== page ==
Southern Lebanon: Three U.N. peacekeepers wounded in bombing attack
A roadside bomb went off near a U.N. peacekeeping vehicle on a highway linking Beirut to south Lebanon on Tuesday, security sources said. Initial report said that at least three U.N. peacekeepers were wounded.
The blast took place in the town of Rmaileh near the coastal city of Sidon.
In June 2006, six soldiers serving with the UN peacekeeping force in Lebanon died after their vehicle was hit by an explosive device. Three were Colombians in the Spanish army, and three were from Spain.
Last Saturday, Spanish Prime Minister Jose Luis Rodriguez Zapatero traveled to southern Lebanon where he inspected his country's troops serving with the UN peacekeeping force.
Al Qaeda threat
Tuesday's attack came less than one day after Fatah al-Islam's fugitive leader lashed out in an audio tape at the head of Lebanon's army, vowing his fighters would hunt down the followers of Gen. Michel Suleiman whom he accused of destroying the Palestinian refugee camp of Nahr al-Bared as part of a deal to become president.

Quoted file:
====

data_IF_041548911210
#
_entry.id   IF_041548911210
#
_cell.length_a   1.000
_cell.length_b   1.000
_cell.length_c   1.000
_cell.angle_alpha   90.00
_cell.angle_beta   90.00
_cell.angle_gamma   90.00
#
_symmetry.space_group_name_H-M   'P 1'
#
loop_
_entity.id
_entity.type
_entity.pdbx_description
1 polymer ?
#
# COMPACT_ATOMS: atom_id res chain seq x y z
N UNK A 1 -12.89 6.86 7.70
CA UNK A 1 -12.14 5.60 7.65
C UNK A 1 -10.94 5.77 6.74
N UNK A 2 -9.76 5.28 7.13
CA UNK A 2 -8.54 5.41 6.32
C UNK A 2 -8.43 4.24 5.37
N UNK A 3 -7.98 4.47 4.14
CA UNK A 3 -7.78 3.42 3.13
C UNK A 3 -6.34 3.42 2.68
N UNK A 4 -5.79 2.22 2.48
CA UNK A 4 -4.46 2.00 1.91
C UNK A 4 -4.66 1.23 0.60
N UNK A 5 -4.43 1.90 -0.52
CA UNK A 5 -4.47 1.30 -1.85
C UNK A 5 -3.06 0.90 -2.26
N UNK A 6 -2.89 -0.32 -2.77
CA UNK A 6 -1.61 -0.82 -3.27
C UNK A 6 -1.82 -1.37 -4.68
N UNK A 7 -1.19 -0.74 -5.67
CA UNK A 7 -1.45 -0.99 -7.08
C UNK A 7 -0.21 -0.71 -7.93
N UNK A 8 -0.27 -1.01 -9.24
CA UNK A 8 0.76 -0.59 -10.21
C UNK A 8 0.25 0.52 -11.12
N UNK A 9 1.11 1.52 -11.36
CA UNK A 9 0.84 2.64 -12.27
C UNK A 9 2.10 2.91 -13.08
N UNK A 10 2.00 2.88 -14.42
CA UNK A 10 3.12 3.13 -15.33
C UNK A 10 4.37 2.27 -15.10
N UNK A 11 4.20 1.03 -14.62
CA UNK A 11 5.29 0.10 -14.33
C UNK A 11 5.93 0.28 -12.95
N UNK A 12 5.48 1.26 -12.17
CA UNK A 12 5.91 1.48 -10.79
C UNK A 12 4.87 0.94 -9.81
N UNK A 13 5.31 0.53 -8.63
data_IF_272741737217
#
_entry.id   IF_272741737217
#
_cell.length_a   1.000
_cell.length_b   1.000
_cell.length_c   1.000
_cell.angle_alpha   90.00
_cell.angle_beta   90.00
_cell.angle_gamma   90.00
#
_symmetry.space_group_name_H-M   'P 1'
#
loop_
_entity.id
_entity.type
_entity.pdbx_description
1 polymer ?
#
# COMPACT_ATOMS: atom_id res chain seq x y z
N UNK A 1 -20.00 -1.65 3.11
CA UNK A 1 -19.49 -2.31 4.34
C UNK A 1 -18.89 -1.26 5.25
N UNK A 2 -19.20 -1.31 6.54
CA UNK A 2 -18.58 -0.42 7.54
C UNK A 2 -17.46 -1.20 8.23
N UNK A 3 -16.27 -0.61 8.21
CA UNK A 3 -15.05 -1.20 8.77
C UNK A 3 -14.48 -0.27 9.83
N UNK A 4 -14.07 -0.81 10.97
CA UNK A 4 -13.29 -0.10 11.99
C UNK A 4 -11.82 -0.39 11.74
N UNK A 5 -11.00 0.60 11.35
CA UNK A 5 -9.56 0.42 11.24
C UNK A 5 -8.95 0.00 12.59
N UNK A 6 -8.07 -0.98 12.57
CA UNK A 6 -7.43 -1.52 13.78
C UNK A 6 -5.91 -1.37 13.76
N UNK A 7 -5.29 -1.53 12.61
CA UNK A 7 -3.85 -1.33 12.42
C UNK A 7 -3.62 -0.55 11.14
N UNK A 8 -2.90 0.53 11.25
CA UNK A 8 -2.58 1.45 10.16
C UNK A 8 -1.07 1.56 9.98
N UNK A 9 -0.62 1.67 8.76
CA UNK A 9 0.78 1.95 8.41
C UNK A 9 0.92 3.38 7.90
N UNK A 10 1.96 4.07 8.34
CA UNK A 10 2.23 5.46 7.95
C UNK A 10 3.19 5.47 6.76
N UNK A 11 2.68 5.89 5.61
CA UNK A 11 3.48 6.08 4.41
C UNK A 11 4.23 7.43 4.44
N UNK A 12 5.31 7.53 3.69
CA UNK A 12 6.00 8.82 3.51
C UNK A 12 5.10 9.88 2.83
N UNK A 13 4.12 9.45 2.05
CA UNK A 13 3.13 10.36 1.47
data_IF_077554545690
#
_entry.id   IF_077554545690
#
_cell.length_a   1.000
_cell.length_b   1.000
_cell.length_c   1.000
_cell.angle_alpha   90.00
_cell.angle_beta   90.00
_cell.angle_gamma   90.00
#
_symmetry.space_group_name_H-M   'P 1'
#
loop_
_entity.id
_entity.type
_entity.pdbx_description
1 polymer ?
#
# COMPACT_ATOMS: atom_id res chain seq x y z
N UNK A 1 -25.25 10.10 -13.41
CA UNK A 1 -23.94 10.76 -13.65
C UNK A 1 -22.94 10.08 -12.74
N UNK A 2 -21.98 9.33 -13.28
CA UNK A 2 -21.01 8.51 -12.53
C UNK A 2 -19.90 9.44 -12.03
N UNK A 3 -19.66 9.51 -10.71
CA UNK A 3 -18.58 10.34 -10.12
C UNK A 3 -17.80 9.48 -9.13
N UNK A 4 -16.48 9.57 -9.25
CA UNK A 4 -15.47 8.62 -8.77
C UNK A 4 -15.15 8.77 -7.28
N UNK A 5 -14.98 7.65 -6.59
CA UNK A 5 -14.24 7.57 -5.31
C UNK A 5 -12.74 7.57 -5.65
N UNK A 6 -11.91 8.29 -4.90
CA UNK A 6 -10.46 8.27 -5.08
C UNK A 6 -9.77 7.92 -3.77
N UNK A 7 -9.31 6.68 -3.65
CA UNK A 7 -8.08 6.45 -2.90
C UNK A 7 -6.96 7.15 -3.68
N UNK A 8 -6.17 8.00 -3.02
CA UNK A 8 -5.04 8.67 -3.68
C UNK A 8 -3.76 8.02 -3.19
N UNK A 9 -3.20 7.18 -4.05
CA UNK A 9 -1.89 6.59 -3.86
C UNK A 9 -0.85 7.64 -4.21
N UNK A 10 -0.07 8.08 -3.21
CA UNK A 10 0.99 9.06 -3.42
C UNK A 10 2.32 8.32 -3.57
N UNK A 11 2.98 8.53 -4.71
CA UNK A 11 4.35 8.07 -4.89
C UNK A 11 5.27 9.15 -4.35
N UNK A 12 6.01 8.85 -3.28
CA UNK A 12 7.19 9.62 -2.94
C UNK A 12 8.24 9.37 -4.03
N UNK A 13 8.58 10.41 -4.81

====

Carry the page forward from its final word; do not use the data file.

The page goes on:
The 57-minute tape that was posted on an Internet website Monday was the first purported message from Shaker Youssef al-Abssi after fighting broke out between the gunmen and the Lebanese military at Nahr al-Bared in northern Lebanon in May. The battle ended in early September, and he remains at large.
The al-Qaeda-inspired group's leader accused Suleiman of only waging the battle at the camp for political motives, including appeasing the United States. "America's intervention forced a deal. They told the commander, 'If you want the presidency, then you must present the head of Nahr al-Bared,'" he said.
"This was only the beginning ... By God you will not live safely," Abssi said. "The mill of war has started to grind ... between the infidels and the believers."